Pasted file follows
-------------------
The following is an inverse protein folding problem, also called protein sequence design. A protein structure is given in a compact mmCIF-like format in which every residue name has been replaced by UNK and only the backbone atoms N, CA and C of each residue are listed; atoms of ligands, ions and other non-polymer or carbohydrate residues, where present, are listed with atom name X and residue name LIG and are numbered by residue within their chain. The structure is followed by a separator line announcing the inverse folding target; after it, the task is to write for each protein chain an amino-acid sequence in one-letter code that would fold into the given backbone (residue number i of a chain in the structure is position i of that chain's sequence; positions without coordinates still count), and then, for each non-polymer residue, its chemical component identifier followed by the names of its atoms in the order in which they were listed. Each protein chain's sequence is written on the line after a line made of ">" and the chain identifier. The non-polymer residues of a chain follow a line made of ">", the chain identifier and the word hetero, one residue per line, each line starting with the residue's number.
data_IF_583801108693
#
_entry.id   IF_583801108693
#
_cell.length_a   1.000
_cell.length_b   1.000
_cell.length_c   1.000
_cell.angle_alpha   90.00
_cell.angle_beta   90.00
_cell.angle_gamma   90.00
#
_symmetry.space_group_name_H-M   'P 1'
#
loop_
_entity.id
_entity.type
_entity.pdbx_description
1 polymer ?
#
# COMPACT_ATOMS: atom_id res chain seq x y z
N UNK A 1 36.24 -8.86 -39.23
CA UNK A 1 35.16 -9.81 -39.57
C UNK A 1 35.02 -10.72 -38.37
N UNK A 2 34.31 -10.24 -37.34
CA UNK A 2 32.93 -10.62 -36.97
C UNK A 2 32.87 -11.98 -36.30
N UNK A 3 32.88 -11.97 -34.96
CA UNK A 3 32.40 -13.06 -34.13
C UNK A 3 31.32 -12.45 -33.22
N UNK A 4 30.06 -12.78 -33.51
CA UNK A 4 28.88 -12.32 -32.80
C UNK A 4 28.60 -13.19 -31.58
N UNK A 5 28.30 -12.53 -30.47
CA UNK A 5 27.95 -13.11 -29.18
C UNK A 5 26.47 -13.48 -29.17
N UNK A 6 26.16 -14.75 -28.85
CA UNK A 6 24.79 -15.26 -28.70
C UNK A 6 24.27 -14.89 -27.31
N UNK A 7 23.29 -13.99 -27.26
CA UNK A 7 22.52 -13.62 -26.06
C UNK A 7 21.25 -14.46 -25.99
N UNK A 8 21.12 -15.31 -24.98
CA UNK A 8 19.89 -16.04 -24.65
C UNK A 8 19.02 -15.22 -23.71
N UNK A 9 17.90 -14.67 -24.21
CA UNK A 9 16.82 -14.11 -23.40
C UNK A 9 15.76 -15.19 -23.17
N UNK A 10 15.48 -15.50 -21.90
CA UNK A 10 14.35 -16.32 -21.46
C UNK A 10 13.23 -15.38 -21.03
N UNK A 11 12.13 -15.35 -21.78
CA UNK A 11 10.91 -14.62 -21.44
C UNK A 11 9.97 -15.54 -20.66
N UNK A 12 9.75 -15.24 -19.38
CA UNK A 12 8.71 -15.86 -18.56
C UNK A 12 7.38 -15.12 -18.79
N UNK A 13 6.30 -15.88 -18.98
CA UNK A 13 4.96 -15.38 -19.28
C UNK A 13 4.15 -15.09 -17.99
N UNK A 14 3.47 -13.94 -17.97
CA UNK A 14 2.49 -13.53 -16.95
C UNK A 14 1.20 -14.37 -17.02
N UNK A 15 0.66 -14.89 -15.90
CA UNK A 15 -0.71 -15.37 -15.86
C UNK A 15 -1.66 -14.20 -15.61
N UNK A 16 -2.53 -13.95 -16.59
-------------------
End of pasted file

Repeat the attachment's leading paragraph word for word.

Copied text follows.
The following is an inverse protein folding problem, also called protein sequence design. A protein structure is given in a compact mmCIF-like format in which every residue name has been replaced by UNK and only the backbone atoms N, CA and C of each residue are listed; atoms of ligands, ions and other non-polymer or carbohydrate residues, where present, are listed with atom name X and residue name LIG and are numbered by residue within their chain. The structure is followed by a separator line announcing the inverse folding target; after it, the task is to write for each protein chain an amino-acid sequence in one-letter code that would fold into the given backbone (residue number i of a chain in the structure is position i of that chain's sequence; positions without coordinates still count), and then, for each non-polymer residue, its chemical component identifier followed by the names of its atoms in the order in which they were listed. Each protein chain's sequence is written on the line after a line made of ">" and the chain identifier. The non-polymer residues of a chain follow a line made of ">", the chain identifier and the word hetero, one residue per line, each line starting with the residue's number.